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Laurel Von Gerichten

Since earning a Certificate in Landscape Design from the New York Botanical Garden in 2006, Laurel Von Gerichten has worked with many clients with different needs. She provides clients with advice on problems such as screening, tired foundation plantings, drainage, sloping sites, shady yards, and windswept shore properties. Her design solutions work with nature so that the environment is not harmed and the resulting landscape is sustainable.

“The beautiful surroundings for a home can restore biodiversity and invite nature to thrive,” says Von Gerichten. “I have found that people thus surrounded discover the fascination of the natural world, and come to understand the beauty of their landscape in more than visual terms.”

Chain Link Yard Dilemma

What do you do with a yard that is nothing but grass surrounded by a chainlink fence? Von Gerichten’s client wanted a garden. That was the first stage in the master plan for the property, because it would offer a surrounding for the house on a corner lot. Much of the lawn was transformed with beds planted with native and Jersey-Friendly non-native plants, providing a unique buffer between the home and the street. The video below shows how the yard was transformed.


Transformation at the County Library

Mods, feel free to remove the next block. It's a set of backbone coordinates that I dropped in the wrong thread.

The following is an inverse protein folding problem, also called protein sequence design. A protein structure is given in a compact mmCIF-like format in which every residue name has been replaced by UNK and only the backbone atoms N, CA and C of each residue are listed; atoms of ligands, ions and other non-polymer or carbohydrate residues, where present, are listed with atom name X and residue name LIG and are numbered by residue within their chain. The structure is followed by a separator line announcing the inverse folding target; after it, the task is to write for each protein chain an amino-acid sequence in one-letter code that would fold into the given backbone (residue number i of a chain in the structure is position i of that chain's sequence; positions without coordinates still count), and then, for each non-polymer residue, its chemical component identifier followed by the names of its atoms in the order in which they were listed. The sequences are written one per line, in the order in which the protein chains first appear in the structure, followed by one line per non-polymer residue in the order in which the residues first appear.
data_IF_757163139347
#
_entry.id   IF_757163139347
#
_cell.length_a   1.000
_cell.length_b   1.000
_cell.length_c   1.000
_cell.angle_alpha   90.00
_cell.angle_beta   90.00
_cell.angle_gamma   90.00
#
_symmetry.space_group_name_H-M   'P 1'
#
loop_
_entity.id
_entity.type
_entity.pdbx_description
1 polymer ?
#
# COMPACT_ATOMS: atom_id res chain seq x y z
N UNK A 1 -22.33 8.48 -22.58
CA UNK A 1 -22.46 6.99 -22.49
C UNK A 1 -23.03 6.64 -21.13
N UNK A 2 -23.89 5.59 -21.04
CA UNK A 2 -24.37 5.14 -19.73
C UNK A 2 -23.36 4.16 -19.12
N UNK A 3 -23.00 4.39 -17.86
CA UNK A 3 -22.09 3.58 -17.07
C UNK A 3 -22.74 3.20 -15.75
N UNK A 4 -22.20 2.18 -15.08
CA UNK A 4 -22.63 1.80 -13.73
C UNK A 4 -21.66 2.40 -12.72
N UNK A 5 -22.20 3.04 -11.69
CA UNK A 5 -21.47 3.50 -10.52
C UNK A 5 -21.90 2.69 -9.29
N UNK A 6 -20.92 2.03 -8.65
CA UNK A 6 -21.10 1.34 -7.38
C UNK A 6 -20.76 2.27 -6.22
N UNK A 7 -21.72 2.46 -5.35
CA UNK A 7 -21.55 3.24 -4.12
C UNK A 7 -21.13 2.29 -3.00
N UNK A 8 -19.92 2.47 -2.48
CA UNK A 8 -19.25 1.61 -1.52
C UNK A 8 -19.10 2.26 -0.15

The Monmouth County Library, Ocean Township Branch, lacked any landscaping save for some river birches in the parking lot. Von Gerichten became involved in discussions of what might create a useful, educational and beautiful setting and donated the landscape plan, which consisted of several stages. The first stage, “Library Setting,” was installed in the spring of 2010. The second stage, “Lowland Habitat,” was planted in the spring of 2011, and includes a rain garden. Large areas of lawn were replaced with the help of volunteers from the community who donated their time on planting day.

The Sustainable Sites Initiative encourages decreasing irrigation of plantings after their initial period of establishment. By selecting native plants and interweaving them into communities based on hydrology and exposure, the design has met the goal of minimal irrigation. The plants have knit together into soft ribbons of green, blossoming in the summer and then changing color in the fall.

This project won the Community Greening Award from the Pennsylvania Horticultural Society, and the Operation Wildflower Award: Civic Projects with Native Plants from the National Garden Clubs.

To learn more, contact Laurel at Laurelbrook Design.